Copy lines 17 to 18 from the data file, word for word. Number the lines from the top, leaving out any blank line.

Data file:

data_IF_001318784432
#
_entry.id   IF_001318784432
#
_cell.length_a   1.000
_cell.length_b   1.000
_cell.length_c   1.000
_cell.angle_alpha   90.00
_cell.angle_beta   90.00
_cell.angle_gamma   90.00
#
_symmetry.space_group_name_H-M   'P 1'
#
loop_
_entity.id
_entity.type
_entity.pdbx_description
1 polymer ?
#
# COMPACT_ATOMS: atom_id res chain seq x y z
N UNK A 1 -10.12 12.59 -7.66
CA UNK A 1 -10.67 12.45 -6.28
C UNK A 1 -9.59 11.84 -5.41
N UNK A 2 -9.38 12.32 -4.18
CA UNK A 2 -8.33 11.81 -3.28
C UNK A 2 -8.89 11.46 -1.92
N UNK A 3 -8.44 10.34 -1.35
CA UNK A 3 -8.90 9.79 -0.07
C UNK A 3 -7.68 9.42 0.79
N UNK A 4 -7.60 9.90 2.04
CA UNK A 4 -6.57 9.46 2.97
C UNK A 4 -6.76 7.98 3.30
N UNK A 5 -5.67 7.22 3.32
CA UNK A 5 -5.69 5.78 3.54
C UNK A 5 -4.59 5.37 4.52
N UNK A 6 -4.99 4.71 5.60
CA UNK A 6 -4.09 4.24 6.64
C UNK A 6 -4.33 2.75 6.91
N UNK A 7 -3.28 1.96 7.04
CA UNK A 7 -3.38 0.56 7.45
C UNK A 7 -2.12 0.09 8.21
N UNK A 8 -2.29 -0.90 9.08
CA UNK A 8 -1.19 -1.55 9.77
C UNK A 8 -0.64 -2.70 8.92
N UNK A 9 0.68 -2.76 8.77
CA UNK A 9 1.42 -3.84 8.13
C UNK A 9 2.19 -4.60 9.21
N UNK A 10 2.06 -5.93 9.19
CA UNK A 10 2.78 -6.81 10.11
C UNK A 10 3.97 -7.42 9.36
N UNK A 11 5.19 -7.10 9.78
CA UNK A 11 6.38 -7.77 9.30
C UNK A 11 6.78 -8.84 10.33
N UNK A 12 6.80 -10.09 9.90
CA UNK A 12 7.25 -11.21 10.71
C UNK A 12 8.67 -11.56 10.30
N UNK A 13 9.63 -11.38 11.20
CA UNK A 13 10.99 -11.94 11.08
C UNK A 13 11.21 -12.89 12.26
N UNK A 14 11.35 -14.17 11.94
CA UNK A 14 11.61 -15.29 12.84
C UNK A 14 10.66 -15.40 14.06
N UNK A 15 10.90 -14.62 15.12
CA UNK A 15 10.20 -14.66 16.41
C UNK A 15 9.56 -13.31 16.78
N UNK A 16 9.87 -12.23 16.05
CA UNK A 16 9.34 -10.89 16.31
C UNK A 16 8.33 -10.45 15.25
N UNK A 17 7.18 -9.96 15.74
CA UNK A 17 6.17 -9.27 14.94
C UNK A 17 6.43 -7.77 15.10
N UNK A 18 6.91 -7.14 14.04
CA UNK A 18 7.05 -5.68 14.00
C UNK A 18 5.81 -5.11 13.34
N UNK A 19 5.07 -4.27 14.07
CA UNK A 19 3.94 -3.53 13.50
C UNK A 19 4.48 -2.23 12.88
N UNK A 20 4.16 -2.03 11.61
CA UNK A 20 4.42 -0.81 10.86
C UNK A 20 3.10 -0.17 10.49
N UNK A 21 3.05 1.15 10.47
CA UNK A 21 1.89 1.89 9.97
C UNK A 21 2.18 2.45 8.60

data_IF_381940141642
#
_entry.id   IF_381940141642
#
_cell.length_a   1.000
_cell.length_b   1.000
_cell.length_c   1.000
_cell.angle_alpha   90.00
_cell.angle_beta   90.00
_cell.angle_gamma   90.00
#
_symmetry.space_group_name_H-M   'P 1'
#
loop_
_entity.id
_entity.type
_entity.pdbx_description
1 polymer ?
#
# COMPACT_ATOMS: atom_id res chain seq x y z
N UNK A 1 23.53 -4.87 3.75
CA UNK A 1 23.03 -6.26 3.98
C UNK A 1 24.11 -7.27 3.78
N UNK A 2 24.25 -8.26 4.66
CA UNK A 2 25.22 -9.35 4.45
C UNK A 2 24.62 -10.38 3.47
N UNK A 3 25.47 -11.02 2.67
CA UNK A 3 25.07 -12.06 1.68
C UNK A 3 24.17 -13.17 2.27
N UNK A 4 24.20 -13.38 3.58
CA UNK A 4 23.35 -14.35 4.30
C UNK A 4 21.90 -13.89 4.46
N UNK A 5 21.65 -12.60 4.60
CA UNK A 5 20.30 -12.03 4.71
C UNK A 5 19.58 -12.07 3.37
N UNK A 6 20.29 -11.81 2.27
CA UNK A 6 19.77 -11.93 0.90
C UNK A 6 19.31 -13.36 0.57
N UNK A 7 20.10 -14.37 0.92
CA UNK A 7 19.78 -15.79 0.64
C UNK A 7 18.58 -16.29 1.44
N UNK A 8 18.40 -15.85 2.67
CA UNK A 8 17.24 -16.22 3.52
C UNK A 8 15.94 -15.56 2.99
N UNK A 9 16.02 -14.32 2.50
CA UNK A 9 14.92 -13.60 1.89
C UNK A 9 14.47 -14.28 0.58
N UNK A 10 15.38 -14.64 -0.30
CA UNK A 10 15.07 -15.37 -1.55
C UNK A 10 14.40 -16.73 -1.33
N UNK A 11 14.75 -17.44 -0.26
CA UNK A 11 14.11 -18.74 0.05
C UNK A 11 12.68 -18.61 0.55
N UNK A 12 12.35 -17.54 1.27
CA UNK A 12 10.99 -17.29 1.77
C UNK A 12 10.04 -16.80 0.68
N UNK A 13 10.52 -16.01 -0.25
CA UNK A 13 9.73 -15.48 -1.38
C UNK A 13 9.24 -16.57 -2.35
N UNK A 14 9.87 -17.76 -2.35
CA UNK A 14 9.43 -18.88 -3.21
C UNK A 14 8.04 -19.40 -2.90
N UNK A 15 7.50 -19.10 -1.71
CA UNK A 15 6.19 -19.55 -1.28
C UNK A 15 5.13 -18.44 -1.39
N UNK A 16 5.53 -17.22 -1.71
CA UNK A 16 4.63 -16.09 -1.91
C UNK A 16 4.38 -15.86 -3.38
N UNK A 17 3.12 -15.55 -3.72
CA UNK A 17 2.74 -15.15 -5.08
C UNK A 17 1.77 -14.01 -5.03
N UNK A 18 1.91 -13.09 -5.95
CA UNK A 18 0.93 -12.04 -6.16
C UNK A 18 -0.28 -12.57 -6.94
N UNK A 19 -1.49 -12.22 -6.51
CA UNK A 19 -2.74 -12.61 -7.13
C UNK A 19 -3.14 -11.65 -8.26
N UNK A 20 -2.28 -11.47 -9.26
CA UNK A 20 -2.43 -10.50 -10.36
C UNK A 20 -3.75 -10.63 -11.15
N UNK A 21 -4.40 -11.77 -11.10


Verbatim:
_entity.pdbx_description
1 polymer ?